|About William Hite|
|William Hite obtained a Bachelor of Fine Arts degree in voice from the University of Kansas in 1982.
He is a member of the voice faculty at the University of Massachusetts in Amherst and Guest Artist at the Yale Institute of Sacred Music.
|William Hite was Tom Rakewell in a semi-staged production of Stravinsky's The Rake's Progress by the Cantata Singers at Jordan Hall in Boston, Massachusetts, on Friday January 24, 2003, at 8 p.m. and on Sunday January 26 at 3 p.m.
In the Boston Phoenix of December 26, 2003, Lloyd Schwartz called the performance the "Best opera (semi-staged)" in Boston for 2003. "The Cantata Singers, under music director David Hoose, and mezzo-soprano Lynn Torgove, wearing her new stage-director hat, underlined both the wit and the pathos of Stravinsky’s major opera, The Rake’s Progress. Tenor William Hite in the title role, which librettists W.H. Auden and Chester Kallman based on Hogarth’s famous series of satirical paintings, soprano Jennifer Foster as Anne Trulove, baritone David Kravitz as sinister Nick Shadow, tenor Frank Kelley as the tongue-twisting auctioneer, mezzo-soprano Janice Felty as Baba the Turk, and the outstanding chorus and orchestra all delivered juicy, indelible performances."
|On the afternoon of Sunday March 13, 2005, I attended a performance of Bach's Saint John Passion at Jordan Hall in Boston.
The Cantata Singers & Ensemble
David Hoose, Music Director
John Harbison, conducting
William Hite, tenor, Evangelist
Mark Andrew Cleveland, baritone, Jesus
Karyl Riczek, soprano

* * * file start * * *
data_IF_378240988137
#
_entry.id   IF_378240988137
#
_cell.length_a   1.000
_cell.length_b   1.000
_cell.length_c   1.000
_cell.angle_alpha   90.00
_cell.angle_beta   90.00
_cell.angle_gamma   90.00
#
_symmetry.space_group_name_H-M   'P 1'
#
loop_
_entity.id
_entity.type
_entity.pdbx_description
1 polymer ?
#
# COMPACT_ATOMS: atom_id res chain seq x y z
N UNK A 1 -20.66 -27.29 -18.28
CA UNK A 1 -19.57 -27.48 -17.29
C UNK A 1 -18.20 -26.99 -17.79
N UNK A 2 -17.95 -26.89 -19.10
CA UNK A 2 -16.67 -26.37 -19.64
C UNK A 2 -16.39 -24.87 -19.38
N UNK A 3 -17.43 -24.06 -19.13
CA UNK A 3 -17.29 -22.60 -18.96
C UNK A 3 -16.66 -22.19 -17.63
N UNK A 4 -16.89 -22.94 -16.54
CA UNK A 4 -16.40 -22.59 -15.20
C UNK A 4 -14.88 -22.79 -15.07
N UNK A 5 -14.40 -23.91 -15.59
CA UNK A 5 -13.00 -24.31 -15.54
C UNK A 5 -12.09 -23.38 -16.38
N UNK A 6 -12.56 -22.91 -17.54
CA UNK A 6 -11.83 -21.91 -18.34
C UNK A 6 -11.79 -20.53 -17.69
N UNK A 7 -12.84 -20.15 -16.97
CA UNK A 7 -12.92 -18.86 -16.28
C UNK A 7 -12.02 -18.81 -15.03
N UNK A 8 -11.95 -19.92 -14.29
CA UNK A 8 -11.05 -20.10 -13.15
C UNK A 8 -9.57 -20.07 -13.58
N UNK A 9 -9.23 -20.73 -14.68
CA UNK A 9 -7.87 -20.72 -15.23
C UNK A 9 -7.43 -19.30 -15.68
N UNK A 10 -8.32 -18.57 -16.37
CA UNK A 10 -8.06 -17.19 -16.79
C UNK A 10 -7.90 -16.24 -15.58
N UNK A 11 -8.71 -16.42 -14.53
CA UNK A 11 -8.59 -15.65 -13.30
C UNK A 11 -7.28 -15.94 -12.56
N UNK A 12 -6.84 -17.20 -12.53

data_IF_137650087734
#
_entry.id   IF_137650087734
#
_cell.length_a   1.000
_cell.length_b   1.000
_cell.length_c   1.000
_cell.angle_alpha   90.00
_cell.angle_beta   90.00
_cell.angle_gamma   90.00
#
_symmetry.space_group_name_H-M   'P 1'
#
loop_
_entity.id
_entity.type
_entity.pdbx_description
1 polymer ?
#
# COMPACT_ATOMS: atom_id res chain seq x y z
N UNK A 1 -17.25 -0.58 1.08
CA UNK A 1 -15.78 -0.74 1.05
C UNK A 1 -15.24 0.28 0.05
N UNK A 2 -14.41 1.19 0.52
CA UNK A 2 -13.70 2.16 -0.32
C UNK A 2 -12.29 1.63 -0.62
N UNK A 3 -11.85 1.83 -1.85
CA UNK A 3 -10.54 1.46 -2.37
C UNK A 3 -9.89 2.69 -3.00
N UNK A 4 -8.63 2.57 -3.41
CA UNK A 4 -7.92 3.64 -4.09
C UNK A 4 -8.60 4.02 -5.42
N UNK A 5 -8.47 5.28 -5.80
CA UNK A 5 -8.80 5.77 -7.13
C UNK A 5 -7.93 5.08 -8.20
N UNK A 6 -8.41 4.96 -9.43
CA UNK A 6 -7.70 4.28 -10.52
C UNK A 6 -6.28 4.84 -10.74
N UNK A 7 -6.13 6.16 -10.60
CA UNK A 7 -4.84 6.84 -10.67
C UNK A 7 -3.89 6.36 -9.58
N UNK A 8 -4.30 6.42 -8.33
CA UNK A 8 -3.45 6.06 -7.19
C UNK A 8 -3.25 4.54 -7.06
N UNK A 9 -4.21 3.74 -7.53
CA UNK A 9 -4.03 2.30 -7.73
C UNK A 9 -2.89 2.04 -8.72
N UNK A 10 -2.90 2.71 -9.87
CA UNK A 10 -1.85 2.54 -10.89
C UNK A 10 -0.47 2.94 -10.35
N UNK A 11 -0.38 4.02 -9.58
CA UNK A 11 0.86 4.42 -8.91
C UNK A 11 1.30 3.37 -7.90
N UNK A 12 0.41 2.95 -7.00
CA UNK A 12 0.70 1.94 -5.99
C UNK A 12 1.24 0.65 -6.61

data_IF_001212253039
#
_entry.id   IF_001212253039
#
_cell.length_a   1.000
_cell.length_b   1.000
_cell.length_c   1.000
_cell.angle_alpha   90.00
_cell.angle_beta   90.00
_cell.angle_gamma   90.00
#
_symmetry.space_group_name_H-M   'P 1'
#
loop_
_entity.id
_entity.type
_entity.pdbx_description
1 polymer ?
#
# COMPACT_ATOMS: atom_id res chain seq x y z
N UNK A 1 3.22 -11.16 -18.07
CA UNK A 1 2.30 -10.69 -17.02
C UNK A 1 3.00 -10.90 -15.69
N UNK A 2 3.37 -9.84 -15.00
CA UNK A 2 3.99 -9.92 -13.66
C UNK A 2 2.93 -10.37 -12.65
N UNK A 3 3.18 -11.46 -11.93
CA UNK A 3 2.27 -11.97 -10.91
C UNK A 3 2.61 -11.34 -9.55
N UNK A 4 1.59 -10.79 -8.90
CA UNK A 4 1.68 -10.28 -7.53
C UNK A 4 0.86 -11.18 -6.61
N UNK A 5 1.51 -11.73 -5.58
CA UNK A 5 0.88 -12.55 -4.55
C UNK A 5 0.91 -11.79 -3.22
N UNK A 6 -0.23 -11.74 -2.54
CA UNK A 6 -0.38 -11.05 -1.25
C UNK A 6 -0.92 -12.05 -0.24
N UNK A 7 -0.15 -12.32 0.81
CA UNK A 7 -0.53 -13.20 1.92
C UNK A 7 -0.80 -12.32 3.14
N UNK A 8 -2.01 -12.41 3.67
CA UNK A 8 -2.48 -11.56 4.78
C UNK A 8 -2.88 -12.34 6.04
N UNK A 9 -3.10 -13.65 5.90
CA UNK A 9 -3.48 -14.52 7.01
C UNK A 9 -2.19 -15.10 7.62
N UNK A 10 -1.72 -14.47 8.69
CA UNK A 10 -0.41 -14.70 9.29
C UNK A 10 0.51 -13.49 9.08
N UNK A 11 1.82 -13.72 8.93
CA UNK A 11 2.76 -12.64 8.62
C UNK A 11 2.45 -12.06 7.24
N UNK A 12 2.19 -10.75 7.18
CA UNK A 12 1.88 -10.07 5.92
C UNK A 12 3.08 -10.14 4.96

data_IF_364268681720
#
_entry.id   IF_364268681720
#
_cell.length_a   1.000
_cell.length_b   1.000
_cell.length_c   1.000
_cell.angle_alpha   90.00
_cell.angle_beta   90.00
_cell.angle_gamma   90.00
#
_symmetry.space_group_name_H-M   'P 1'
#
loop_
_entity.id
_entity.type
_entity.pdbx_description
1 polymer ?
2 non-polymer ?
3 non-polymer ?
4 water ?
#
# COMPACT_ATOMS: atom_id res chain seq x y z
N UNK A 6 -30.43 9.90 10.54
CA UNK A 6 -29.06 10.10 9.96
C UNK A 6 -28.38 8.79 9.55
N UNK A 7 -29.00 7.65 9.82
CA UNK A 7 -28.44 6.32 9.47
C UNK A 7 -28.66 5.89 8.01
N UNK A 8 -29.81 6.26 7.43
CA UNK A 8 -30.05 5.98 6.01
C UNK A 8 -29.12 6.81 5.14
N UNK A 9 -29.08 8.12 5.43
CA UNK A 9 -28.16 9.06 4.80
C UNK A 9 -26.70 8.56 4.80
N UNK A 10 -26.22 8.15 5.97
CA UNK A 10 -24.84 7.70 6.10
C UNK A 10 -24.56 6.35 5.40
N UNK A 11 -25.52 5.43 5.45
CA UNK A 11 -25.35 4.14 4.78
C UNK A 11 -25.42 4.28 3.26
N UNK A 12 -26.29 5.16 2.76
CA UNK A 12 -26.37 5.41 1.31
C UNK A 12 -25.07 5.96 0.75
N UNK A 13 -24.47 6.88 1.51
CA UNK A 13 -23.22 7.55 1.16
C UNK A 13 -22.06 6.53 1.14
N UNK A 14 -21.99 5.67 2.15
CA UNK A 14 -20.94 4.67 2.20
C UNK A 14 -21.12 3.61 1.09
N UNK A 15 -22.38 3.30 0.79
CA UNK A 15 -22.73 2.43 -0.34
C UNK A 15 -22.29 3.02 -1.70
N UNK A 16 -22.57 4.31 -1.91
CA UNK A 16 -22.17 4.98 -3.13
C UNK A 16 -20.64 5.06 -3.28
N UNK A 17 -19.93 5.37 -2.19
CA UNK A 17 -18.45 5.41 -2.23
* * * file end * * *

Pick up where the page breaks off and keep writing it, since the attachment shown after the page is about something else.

Lynn Torgrove, alto
Charles Blandy, tenor
David Kravitz, bass
Dana Whiteside, bass, Pilate
Jason Sabol, tenor, Servant I
Alan McLellan, bass, Servant II
Kathleen Kew Lee, alto, Maid
Brian Church, baritone, Peter
John Harbison, composer of the opera The Great Gatsby, conducted a moving performance that brought out the drama inherent in the work. Tenor William Hite as the Evangelist gave an exceptionally memorable performance, his very pleasant voice delivering the text clearly and dramatically, but never overdoing the drama. The orchestra and chorus were superb, and the soloists were all of high standard.
Richard Dyer wrote in a review for the Boston Globe:
"Harbison's performance of the ''St. John' was text-oriented and exceptionally dramatic; after all, Harbison is a composer of opera. And the storytelling dimension of the piece was intense and compelling, and the chorus's characterization of mob mentality was terrifying in its violence and smug self-righteousness.
* * *
"Tenor William Hite delivered the Evangelist's texts like a fire-and-brimstone preacher, and with hauntingly personal vocal colorations."
There had been a previous performance on the evening of Friday March 11, 2005, also at Jordan Hall.